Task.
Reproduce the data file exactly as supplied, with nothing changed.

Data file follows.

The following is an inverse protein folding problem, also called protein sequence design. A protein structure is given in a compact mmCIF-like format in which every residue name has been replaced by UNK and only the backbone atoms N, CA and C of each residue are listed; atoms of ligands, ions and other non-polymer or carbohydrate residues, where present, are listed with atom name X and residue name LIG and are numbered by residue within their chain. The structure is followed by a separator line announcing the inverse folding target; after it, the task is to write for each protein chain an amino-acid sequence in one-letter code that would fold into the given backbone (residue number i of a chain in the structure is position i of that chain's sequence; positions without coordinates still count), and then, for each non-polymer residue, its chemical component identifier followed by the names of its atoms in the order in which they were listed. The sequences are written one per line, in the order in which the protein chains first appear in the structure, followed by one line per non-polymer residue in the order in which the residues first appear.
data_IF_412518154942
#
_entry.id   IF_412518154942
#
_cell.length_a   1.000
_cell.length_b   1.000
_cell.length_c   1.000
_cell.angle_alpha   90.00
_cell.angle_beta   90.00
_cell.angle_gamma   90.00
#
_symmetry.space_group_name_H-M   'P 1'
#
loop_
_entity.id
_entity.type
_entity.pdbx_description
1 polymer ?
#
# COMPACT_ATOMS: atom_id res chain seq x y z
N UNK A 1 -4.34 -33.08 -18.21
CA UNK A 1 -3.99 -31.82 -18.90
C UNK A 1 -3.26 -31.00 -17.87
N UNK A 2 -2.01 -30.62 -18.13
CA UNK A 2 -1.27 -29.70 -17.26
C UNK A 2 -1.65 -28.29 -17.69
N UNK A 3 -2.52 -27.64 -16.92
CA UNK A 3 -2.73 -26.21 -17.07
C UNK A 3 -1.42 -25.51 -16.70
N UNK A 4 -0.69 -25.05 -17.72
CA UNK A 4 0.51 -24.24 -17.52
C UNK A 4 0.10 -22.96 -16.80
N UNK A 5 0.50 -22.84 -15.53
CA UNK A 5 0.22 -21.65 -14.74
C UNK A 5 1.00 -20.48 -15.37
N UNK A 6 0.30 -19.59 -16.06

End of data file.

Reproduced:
The following is an inverse protein folding problem, also called protein sequence design. A protein structure is given in a compact mmCIF-like format in which every residue name has been replaced by UNK and only the backbone atoms N, CA and C of each residue are listed; atoms of ligands, ions and other non-polymer or carbohydrate residues, where present, are listed with atom name X and residue name LIG and are numbered by residue within their chain. The structure is followed by a separator line announcing the inverse folding target; after it, the task is to write for each protein chain an amino-acid sequence in one-letter code that would fold into the given backbone (residue number i of a chain in the structure is position i of that chain's sequence; positions without coordinates still count), and then, for each non-polymer residue, its chemical component identifier followed by the names of its atoms in the order in which they were listed. The sequences are written one per line, in the order in which the protein chains first appear in the structure, followed by one line per non-polymer residue in the order in which the residues first appear.
data_IF_412518154942
#
_entry.id   IF_412518154942
#
_cell.length_a   1.000
_cell.length_b   1.000
_cell.length_c   1.000
_cell.angle_alpha   90.00
_cell.angle_beta   90.00
_cell.angle_gamma   90.00
#
_symmetry.space_group_name_H-M   'P 1'
#
loop_
_entity.id
_entity.type
_entity.pdbx_description
1 polymer ?
#
# COMPACT_ATOMS: atom_id res chain seq x y z
N UNK A 1 -4.34 -33.08 -18.21
CA UNK A 1 -3.99 -31.82 -18.90
C UNK A 1 -3.26 -31.00 -17.87
N UNK A 2 -2.01 -30.62 -18.13
CA UNK A 2 -1.27 -29.70 -17.26
C UNK A 2 -1.65 -28.29 -17.69
N UNK A 3 -2.52 -27.64 -16.92
CA UNK A 3 -2.73 -26.21 -17.07
C UNK A 3 -1.42 -25.51 -16.70
N UNK A 4 -0.69 -25.05 -17.72
CA UNK A 4 0.51 -24.24 -17.52
C UNK A 4 0.10 -22.96 -16.80
N UNK A 5 0.50 -22.84 -15.53
CA UNK A 5 0.22 -21.65 -14.74
C UNK A 5 1.00 -20.48 -15.37
N UNK A 6 0.30 -19.59 -16.06